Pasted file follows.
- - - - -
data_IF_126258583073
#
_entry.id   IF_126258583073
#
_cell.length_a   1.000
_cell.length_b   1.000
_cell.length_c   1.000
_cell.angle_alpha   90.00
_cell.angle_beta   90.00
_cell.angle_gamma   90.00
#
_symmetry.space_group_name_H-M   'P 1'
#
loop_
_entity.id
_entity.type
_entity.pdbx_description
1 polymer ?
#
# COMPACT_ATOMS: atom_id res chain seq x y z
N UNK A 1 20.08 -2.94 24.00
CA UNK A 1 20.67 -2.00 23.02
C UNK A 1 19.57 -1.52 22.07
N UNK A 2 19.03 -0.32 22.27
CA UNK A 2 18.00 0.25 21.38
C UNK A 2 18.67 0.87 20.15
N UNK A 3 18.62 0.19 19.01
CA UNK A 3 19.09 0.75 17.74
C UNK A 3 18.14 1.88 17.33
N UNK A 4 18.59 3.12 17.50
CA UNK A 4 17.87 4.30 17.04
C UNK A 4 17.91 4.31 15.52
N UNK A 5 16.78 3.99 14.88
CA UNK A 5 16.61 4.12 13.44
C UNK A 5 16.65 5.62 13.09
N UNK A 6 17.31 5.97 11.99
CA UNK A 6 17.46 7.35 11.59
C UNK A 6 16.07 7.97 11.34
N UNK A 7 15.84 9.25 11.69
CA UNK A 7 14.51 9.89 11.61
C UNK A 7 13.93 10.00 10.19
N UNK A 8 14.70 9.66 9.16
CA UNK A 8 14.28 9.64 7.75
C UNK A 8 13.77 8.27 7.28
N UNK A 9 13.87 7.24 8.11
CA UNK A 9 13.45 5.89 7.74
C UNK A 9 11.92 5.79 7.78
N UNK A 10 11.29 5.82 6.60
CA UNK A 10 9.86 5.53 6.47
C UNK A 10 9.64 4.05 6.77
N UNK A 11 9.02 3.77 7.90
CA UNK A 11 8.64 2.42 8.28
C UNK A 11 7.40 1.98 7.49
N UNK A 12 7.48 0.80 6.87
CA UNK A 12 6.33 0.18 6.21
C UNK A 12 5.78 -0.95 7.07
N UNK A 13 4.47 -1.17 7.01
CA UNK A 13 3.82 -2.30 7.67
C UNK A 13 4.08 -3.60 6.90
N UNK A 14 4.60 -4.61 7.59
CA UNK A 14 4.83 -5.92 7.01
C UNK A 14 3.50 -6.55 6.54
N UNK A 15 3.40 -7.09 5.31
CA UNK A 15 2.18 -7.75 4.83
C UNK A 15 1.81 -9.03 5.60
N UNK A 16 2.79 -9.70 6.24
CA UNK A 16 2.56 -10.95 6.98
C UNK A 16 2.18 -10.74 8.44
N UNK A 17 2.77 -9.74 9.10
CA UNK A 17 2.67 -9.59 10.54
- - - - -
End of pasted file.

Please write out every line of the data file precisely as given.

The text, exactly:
data_IF_126258583073
#
_entry.id   IF_126258583073
#
_cell.length_a   1.000
_cell.length_b   1.000
_cell.length_c   1.000
_cell.angle_alpha   90.00
_cell.angle_beta   90.00
_cell.angle_gamma   90.00
#
_symmetry.space_group_name_H-M   'P 1'
#
loop_
_entity.id
_entity.type
_entity.pdbx_description
1 polymer ?
#
# COMPACT_ATOMS: atom_id res chain seq x y z
N UNK A 1 20.08 -2.94 24.00
CA UNK A 1 20.67 -2.00 23.02
C UNK A 1 19.57 -1.52 22.07
N UNK A 2 19.03 -0.32 22.27
CA UNK A 2 18.00 0.25 21.38
C UNK A 2 18.67 0.87 20.15
N UNK A 3 18.62 0.19 19.01
CA UNK A 3 19.09 0.75 17.74
C UNK A 3 18.14 1.88 17.33
N UNK A 4 18.59 3.12 17.50
CA UNK A 4 17.87 4.30 17.04
C UNK A 4 17.91 4.31 15.52
N UNK A 5 16.78 3.99 14.88
CA UNK A 5 16.61 4.12 13.44
C UNK A 5 16.65 5.62 13.09
N UNK A 6 17.31 5.97 11.99
CA UNK A 6 17.46 7.35 11.59
C UNK A 6 16.07 7.97 11.34
N UNK A 7 15.84 9.25 11.69
CA UNK A 7 14.51 9.89 11.61
C UNK A 7 13.93 10.00 10.19
N UNK A 8 14.70 9.66 9.16
CA UNK A 8 14.28 9.64 7.75
C UNK A 8 13.77 8.27 7.28
N UNK A 9 13.87 7.24 8.11
CA UNK A 9 13.45 5.89 7.74
C UNK A 9 11.92 5.79 7.78
N UNK A 10 11.29 5.82 6.60
CA UNK A 10 9.86 5.53 6.47
C UNK A 10 9.64 4.05 6.77
N UNK A 11 9.02 3.77 7.90
CA UNK A 11 8.64 2.42 8.28
C UNK A 11 7.40 1.98 7.49
N UNK A 12 7.48 0.80 6.87
CA UNK A 12 6.33 0.18 6.21
C UNK A 12 5.78 -0.95 7.07
N UNK A 13 4.47 -1.17 7.01
CA UNK A 13 3.82 -2.30 7.67
C UNK A 13 4.08 -3.60 6.90
N UNK A 14 4.60 -4.61 7.59
CA UNK A 14 4.83 -5.92 7.01
C UNK A 14 3.50 -6.55 6.54
N UNK A 15 3.40 -7.09 5.31
CA UNK A 15 2.18 -7.75 4.83
C UNK A 15 1.81 -9.03 5.60
N UNK A 16 2.79 -9.70 6.24
CA UNK A 16 2.56 -10.95 6.98
C UNK A 16 2.18 -10.74 8.44
N UNK A 17 2.77 -9.74 9.10
CA UNK A 17 2.67 -9.59 10.54